A Glass Three-Eighths Full: Reasons for Optimism
It’s Insider-only, so you might’ve missed it, but Dan Szymborski of Baseball Think Factory posted a piece at ESPN yesterday on the historical ineptitude of the M’s offense.
Conclusion? It’s really bad.
Writes Szymborski: “The Mariners have scored 3.29 runs per game. The last American League team to score fewer runs per game was the 1981 Toronto Blue Jays, who averaged 3.10 at a time when an average team scored only 4.07 runs per game. That number is 4.42 this year.”
It’s very likely you know this — or at least suspected something like this. Sorry about that.
But in a shocking turn of events, Seattle’s incompetence actually turns out to be good news. “How?” you ask. Through the wonder of nerdom!
So, by how much have the team’s bats underperformed expectations? And how does this compare historically?
To answer this question, I used the historical Marcel projection database that sabermetrician Jeff Sackmann recently created. Marcel is a simple projection system originally created by Tom Tango based on a player’s most recent three seasons, age and regression to the mean. Using this database, I went through every team’s offense from the past 40 years to see how the actual offenses compared to their expectations, taking into consideration league offenses, mix of players and actual playing time received. The “performance ratio” is simply the ratio between runs expected before the season and the actual runs scored.
After this, Szymborski provides a list of the 10 most underperforming teams. The worst “performance ratio,” as he calls it, belongs to the 1978 Oakland A’s. That team scored only 71% of the runs that Marcel would’ve projected. This year’s Seattle Mariners are fourth on the list, with a performance ratio of 73%.
And here’s probably the best news for the M’s and their fans: the teams on this top-10 list averaged a 0.6 run/game improvement and a nine-win improvement a season later.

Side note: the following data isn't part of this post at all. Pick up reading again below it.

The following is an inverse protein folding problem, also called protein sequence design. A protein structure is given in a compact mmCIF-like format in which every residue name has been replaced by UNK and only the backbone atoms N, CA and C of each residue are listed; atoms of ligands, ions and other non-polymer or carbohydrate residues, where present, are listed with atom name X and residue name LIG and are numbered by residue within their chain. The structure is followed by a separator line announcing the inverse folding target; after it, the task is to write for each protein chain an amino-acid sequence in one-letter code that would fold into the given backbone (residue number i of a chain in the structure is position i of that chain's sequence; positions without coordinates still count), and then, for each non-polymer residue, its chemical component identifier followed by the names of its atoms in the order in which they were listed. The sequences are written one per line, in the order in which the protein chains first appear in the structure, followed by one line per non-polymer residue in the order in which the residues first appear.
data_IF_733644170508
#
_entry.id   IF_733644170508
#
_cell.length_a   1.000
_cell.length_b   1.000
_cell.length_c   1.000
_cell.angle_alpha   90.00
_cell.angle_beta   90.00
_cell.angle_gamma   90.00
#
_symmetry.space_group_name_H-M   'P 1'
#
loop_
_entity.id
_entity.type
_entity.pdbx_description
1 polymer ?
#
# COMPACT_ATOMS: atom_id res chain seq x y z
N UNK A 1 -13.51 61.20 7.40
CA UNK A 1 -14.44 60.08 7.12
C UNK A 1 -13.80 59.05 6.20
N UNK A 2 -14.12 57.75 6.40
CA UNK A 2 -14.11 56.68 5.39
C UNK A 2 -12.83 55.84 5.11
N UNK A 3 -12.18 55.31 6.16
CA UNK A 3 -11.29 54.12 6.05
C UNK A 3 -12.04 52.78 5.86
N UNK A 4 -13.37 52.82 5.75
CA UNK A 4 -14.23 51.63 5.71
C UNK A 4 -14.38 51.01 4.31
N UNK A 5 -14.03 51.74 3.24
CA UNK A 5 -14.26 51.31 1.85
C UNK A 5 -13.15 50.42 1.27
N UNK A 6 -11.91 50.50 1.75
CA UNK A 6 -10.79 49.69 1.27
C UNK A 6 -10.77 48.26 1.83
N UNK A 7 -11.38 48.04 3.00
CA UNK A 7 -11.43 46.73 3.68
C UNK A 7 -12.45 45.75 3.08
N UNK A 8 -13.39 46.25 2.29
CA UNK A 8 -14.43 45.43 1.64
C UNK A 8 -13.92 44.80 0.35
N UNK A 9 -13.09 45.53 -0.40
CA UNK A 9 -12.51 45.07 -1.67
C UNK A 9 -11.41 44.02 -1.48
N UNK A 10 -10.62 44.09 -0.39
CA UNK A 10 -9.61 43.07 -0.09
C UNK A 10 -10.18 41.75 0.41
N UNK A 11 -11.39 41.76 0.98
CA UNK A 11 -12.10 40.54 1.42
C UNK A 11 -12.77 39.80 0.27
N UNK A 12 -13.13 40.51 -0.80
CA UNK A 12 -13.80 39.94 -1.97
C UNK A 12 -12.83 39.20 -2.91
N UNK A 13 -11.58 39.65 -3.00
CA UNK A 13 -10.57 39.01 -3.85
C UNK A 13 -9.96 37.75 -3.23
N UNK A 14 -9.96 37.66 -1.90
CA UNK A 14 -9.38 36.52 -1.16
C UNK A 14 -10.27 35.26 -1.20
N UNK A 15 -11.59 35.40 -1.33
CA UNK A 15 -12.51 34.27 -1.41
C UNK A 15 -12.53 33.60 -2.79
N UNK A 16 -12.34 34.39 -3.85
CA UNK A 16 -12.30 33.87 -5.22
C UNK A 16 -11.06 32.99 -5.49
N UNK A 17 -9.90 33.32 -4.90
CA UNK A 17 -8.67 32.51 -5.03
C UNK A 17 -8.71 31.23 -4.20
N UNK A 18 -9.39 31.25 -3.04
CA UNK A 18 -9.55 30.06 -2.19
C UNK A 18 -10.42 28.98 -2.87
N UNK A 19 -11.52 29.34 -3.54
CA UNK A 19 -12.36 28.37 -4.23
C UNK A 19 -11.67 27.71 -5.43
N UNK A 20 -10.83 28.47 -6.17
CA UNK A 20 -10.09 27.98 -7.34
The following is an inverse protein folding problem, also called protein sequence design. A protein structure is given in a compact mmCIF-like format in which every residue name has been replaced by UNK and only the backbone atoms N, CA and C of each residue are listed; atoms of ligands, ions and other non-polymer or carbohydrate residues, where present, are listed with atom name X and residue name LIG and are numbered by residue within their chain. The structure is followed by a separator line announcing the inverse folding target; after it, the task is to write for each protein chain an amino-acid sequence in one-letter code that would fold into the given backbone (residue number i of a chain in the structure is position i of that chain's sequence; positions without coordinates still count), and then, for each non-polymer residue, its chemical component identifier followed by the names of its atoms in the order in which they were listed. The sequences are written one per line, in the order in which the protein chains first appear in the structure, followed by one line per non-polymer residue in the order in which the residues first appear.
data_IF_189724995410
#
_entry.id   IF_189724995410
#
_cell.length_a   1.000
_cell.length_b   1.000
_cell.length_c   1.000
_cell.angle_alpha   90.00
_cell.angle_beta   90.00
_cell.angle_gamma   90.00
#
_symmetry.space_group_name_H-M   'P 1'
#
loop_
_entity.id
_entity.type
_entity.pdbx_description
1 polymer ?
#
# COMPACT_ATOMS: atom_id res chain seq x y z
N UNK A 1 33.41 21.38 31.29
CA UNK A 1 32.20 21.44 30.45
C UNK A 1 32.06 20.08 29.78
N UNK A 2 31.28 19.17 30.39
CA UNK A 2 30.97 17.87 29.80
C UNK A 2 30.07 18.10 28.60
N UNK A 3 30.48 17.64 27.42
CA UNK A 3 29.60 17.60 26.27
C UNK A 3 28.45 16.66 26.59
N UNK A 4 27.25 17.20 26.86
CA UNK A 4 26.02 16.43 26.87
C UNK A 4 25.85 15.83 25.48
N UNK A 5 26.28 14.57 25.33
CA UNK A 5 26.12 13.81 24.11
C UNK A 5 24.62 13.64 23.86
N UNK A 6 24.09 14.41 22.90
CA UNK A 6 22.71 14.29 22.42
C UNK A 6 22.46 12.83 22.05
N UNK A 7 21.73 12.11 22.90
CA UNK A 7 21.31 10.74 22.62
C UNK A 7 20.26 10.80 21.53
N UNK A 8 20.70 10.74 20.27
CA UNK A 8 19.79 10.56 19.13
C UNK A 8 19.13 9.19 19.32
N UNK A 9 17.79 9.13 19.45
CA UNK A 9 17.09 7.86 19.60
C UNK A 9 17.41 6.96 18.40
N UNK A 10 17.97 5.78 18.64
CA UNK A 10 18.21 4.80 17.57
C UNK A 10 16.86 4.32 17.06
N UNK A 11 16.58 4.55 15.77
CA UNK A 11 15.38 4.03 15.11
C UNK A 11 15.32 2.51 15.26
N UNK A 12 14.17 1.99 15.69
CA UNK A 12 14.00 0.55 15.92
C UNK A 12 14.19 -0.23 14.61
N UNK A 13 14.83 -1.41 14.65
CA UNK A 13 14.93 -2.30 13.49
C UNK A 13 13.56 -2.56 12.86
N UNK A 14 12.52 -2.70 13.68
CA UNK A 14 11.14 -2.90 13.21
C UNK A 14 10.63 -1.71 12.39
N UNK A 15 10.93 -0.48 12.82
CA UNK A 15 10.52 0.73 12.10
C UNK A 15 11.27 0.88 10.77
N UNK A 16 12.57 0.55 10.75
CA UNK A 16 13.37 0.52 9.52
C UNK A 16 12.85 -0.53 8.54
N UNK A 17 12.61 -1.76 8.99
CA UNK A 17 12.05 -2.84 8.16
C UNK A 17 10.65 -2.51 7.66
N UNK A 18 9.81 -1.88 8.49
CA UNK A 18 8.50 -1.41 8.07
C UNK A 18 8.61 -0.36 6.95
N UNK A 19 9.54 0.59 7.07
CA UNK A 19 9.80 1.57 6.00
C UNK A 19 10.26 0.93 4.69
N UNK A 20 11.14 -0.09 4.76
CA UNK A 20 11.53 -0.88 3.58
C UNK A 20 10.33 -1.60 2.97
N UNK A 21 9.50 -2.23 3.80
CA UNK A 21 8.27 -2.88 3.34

This information probably comes as some relief to Seattleites, who can now view the glass not as mostly empty, but definitely like a quarter, or even three-eighths, full.
What if we applied this new-found optimism to the rest of the season? What would that look like?
Here are five cases wherein rejoicing might be possible:
Mostly Empty: An elderly Ken Griffey Jr is given over 100 plate appearances and posts -0.8 WAR.
Three-Eighths Full: Every last Seattle-area resident — including moms and their newborns — have more productive major league season than a future Hall-of-Famer!
Mostly Empty: Manager Don Wakamatsu and second baseman Chone Figgins engage in fisticuffs after the latter appears to stop trying.
Three-Eighths Full: The encounter is dramatized, choreographed, and set to music — a la Michael Jackson’s “Beat It” video*.
Mostly Empty: Brandon Morrow turns out to be pretty awesome, actually, posting season numbers comparable to Tim Lincecum‘s.
Three-Eighths Full: Most of his (i.e. Morrow’s) starts are over by 6:00pm PT, when Seattle fans are just coming home from work.
Mostly Empty: Rob Johnson plays 61 games, compiles 209 PAs, generally bites.
Three-Eighths Full: Team determines, once and for all, that Rob Johnson is not major league catcher. (Note: This isn’t all that satisfying. Sorry.)
Mostly Empty: Team gets absolutely no offense from first base, where hitters combine to slash .222/.288/.358.
Three-Eighths Full: Team acquires Russell Branyan mid-season-ish. Though the signing does little for Seattle’s playoff hope, Branyan becomes first person ever to hit baseball into space.
*Denotes things that only happened in an ideal dreamworld.